Which brings us back to Young Blood: Kahlil Joseph’s short film Wildcat (Aunt Janet) takes as its subject the all-black rodeo subculture in the midwest, and is presented in the gallery as a three channel installation, wherein the screens are arranged in a triangle, suspended from the ceiling. The dreamy images flow over one another in a pale cloud, above a dark triangle of soil from Grayson, OK, (formerly known as Wildcat, OK) where the film was made. Grayson’s way of life defies stereotypes that relegate blackness to the cities and whiteness to the plains. In this dichotomy, black bodies are always just denizens, while rugged white individualism claims the land itself, toward a manifest destiny. In the spaghetti westerns of the early 20th century, cowboys became symbolic of an expanding order, a new spiritual claim to the land by and for white people. And yet in the Reconstruction Era, all-black settlements, such as Nicodemus in Kansas, were established by former slaves migrating from the south, and their little-known legacy persists in places like Grayson.

Wildcat is first and foremost a dreamy meditation on a place and time, and “urban = black” simplifications begin to break down without a word. The soil is not just part of the evidence (worked over with dung and detritus), but symbolic of the vitality of the land to the community, whose boundaries offer some degree of sanctuary.

A still from Wildcat (Aunt Janet), 2016 by Kahlil Joseph

A still from Wildcat (Aunt Janet), 2016 by Kahlil Joseph. Image courtesy of The Frye Art Museum.

In the adjacent gallery, a long, shallow planter hems other soil in a rectangle of pale stone. It brims with a variety of flora with purple foliage and flowers (all fake, as the humidity generated by a plot this size would degenerate the walls and the artworks). Titled “The Sacred Garden,” it, too, points to the way in which the sacred in our minds is often generated by an act of enclosure, into which we pour our heart and best intentions. It, too, points to another place.

Back to The Underground Museum: Behind the building, there lies an oasis, filled with hundreds of plants, dozens of species with purple foliage and flowers, a color that figures prominently in many of Davis’ paintings. This Purple Garden was made in honor of his late father, Kevan Davis, and provides a year-round retreat for visitors to read, meditate, converse and create. On some evenings, films are projected onto the exterior of an adjacent building. The garden becomes a living symbol of the museum’s generative power, one that spills out into the open air, where sculpture, film and storytelling exist together.

Untitled painting by Noah Davis displayed at the end of "The Sacred Garden."

Noah Davis, “Untitled,” 2015. Displayed at the end of “The Sacred Garden.” Image courtesy of the Frye Art Museum.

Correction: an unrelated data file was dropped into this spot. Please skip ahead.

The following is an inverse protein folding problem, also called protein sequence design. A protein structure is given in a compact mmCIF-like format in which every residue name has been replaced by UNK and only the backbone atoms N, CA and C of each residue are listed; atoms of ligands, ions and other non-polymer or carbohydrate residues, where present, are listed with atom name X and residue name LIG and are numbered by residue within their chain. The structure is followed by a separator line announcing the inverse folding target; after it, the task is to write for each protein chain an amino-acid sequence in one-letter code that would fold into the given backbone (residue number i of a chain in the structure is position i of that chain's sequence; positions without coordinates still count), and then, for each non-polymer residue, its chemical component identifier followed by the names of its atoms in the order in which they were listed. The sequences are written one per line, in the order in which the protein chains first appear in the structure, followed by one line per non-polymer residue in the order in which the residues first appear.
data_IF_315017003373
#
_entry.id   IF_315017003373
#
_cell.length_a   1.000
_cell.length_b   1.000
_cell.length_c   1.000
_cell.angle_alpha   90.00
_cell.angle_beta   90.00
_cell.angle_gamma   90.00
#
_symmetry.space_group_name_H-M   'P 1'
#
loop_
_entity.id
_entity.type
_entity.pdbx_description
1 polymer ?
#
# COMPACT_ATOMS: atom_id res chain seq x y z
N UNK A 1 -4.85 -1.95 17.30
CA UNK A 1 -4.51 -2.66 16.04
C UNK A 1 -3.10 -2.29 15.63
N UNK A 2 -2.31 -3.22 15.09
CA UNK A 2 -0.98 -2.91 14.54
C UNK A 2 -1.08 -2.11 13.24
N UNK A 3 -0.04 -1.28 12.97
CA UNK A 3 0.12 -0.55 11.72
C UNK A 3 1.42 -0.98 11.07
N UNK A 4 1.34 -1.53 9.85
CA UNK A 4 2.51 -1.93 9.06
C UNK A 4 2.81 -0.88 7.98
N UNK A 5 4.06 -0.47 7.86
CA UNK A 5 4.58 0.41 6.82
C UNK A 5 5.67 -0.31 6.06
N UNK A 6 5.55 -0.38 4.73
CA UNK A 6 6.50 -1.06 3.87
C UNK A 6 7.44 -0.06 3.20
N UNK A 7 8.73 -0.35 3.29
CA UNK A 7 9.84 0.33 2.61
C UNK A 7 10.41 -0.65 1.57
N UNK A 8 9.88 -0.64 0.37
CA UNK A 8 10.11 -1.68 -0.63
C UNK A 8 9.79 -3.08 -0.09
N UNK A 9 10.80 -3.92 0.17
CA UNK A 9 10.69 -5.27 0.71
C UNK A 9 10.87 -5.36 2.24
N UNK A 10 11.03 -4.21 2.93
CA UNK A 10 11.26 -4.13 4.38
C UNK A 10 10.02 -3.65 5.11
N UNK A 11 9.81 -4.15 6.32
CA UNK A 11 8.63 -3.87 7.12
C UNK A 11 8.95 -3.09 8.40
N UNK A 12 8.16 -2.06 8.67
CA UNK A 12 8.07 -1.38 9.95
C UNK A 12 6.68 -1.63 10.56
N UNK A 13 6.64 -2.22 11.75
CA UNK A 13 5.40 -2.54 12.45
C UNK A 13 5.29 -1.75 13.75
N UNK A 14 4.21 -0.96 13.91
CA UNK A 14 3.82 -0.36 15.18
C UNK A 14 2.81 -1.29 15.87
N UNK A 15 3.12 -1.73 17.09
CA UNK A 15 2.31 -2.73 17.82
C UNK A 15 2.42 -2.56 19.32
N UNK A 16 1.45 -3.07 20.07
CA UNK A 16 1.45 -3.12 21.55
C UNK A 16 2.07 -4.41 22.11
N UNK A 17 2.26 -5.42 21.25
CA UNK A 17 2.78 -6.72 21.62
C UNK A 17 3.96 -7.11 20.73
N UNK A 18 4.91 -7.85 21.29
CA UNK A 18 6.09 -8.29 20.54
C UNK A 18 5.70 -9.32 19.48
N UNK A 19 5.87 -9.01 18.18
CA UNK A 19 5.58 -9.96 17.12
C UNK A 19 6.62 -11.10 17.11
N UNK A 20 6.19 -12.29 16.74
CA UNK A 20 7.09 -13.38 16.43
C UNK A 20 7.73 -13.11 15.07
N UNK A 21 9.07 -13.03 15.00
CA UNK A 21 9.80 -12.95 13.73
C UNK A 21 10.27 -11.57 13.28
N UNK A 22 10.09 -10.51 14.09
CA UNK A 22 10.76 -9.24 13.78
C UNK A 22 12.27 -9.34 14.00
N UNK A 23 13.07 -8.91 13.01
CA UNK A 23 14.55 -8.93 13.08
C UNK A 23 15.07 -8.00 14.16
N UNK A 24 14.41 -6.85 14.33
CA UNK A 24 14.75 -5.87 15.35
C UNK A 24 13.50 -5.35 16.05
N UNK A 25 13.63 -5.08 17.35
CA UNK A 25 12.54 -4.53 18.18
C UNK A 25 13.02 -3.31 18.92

“The Sacred Garden” at the Frye refers to this place, but remains its own manifestation of philosophies in the work of the two brothers: A regard for plurality, for essential and natural phenomena; a sense of stewardship, generation and regeneration; a comfort with limitations that we work within and overcome, creating for creation’s sake.


In one of the wall texts, Davis is quoted as saying:

Ultimately, I want to change the way people view art, the way people buy art, the way they make art.

We do not lack for spectacle, nor do we lack for quieter, humbler art. The latter may be lost in the din of the former, but those who know where to seek it can find it again. What are rare are the places where quieter gestures can be appreciated, shared and generated communally. There’s plenty of talk about “community” and “engagement” in the rhetoric of civic leaders, but too often they lack the genuine conviction and vision required to build a legacy, not just a container. The Frye continues to display that kind of legacy. The Underground Museum is just starting its own…and may even inspire other places like it.

It took a village to create The Underground Museum. It will take a village to maintain it and to endow it with a living purpose. Legacy itself can become a sort of object and commodity, the sort of thing that Davis and Joseph do not entertain in their work.

Paint over the work that no longer serves you. Splice up and repurpose those fleeting moments caught on film. The line is drawn again between preserving one’s ego by coveting its artifacts and renewing oneself through the creative process. No one can do it for you, but Young Blood models how it is done. It’s a sanguine celebration of the artistic spirit that is, in fact, the best of the human spirit. In spite of all the upheaval and the sadness in the world…let us cultivate our garden.


Young Blood is on display at the Frye Art Museum through June 19.

T.s. Flock is a writer and arts critic based in Seattle and co-founder of Vanguard Seattle.